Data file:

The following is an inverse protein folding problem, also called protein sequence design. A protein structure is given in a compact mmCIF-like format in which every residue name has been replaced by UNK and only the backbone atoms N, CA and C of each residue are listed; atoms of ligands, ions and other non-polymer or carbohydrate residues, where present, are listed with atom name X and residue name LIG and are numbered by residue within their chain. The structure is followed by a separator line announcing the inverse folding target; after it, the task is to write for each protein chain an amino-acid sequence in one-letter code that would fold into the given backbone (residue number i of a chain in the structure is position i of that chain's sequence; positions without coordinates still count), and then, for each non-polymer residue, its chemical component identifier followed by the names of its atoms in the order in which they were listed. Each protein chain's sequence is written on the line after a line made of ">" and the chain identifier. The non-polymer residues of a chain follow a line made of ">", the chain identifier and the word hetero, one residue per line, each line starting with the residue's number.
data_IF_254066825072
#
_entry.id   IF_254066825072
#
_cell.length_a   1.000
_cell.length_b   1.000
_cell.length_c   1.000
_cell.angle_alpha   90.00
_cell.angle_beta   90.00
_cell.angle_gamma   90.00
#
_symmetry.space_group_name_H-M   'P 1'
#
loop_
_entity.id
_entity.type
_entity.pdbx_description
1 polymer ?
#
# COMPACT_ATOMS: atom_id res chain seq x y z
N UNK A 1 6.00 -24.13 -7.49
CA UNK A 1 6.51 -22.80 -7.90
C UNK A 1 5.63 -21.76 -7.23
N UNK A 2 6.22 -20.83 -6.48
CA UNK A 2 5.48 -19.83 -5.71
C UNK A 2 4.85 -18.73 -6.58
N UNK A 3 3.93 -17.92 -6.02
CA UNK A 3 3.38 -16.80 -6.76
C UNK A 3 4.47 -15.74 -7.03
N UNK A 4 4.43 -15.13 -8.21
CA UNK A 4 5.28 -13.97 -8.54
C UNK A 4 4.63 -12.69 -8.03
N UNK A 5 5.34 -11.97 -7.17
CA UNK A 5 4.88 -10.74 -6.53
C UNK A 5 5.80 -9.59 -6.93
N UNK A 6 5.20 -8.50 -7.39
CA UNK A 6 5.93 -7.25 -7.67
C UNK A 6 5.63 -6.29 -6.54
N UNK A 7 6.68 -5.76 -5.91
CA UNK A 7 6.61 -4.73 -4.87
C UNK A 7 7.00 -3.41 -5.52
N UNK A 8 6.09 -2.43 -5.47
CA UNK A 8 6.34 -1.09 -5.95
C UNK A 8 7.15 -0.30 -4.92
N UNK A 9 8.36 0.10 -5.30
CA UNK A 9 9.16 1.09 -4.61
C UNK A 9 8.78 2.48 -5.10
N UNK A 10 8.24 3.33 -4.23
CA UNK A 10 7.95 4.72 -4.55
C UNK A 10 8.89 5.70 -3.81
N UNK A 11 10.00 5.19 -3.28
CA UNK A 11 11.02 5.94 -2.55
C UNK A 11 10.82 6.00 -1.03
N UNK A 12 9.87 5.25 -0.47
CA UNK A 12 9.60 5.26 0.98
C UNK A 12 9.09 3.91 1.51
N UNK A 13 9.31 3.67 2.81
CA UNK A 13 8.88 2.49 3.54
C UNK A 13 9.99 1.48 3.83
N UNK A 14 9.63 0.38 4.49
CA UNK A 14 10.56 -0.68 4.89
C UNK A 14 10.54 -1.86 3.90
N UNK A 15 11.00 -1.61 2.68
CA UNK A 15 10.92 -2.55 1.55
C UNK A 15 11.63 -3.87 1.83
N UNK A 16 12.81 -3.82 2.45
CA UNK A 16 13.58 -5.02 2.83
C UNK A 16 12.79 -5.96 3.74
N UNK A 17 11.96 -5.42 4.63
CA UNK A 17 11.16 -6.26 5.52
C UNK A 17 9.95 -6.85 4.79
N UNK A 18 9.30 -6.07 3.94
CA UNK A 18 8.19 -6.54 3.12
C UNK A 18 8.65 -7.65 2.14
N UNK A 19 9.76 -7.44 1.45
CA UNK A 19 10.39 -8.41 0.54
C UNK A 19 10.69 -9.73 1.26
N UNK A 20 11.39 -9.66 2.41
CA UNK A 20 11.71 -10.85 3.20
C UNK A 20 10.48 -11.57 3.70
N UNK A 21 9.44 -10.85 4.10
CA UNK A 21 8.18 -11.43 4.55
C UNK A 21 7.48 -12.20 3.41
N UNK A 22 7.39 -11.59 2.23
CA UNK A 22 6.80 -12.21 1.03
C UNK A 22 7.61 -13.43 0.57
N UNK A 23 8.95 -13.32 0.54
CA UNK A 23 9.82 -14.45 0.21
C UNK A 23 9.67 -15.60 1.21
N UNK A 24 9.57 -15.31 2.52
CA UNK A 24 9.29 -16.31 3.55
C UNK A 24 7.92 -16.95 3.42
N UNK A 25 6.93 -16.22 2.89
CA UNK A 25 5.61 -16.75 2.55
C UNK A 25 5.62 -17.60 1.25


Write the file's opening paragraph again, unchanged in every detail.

The following is an inverse protein folding problem, also called protein sequence design. A protein structure is given in a compact mmCIF-like format in which every residue name has been replaced by UNK and only the backbone atoms N, CA and C of each residue are listed; atoms of ligands, ions and other non-polymer or carbohydrate residues, where present, are listed with atom name X and residue name LIG and are numbered by residue within their chain. The structure is followed by a separator line announcing the inverse folding target; after it, the task is to write for each protein chain an amino-acid sequence in one-letter code that would fold into the given backbone (residue number i of a chain in the structure is position i of that chain's sequence; positions without coordinates still count), and then, for each non-polymer residue, its chemical component identifier followed by the names of its atoms in the order in which they were listed. Each protein chain's sequence is written on the line after a line made of ">" and the chain identifier. The non-polymer residues of a chain follow a line made of ">", the chain identifier and the word hetero, one residue per line, each line starting with the residue's number.